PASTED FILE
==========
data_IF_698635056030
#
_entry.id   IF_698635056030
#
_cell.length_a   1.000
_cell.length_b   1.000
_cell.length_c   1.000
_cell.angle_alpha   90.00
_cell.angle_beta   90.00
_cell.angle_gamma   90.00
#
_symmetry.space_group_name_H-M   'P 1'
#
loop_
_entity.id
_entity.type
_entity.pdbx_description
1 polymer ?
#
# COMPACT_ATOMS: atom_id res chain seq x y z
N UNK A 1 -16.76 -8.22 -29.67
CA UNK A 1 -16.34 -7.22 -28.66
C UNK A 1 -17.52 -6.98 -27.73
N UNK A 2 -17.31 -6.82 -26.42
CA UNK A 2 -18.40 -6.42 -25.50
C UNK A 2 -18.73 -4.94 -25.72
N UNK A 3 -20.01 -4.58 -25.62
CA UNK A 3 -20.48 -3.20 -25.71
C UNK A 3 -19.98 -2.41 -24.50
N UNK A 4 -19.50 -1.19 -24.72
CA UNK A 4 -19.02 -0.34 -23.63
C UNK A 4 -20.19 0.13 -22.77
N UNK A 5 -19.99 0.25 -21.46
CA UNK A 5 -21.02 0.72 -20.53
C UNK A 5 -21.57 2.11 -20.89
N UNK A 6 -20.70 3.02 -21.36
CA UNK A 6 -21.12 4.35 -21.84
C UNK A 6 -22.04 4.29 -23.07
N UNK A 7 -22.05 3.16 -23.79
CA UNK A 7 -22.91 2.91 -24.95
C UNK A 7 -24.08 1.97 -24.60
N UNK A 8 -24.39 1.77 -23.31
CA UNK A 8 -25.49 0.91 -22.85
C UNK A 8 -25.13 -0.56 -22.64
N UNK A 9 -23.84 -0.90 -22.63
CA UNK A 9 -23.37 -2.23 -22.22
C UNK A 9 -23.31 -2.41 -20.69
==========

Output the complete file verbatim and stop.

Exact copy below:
data_IF_698635056030
#
_entry.id   IF_698635056030
#
_cell.length_a   1.000
_cell.length_b   1.000
_cell.length_c   1.000
_cell.angle_alpha   90.00
_cell.angle_beta   90.00
_cell.angle_gamma   90.00
#
_symmetry.space_group_name_H-M   'P 1'
#
loop_
_entity.id
_entity.type
_entity.pdbx_description
1 polymer ?
#
# COMPACT_ATOMS: atom_id res chain seq x y z
N UNK A 1 -16.76 -8.22 -29.67
CA UNK A 1 -16.34 -7.22 -28.66
C UNK A 1 -17.52 -6.98 -27.73
N UNK A 2 -17.31 -6.82 -26.42
CA UNK A 2 -18.40 -6.42 -25.50
C UNK A 2 -18.73 -4.94 -25.72
N UNK A 3 -20.01 -4.58 -25.62
CA UNK A 3 -20.48 -3.20 -25.71
C UNK A 3 -19.98 -2.41 -24.50
N UNK A 4 -19.50 -1.19 -24.72
CA UNK A 4 -19.02 -0.34 -23.63
C UNK A 4 -20.19 0.13 -22.77
N UNK A 5 -19.99 0.25 -21.46
CA UNK A 5 -21.02 0.72 -20.53
C UNK A 5 -21.57 2.11 -20.89
N UNK A 6 -20.70 3.02 -21.36
CA UNK A 6 -21.12 4.35 -21.84
C UNK A 6 -22.04 4.29 -23.07
N UNK A 7 -22.05 3.16 -23.79
CA UNK A 7 -22.91 2.91 -24.95
C UNK A 7 -24.08 1.97 -24.60
N UNK A 8 -24.39 1.77 -23.31
CA UNK A 8 -25.49 0.91 -22.85
C UNK A 8 -25.13 -0.56 -22.64
N UNK A 9 -23.84 -0.90 -22.63
CA UNK A 9 -23.37 -2.23 -22.22
C UNK A 9 -23.31 -2.41 -20.69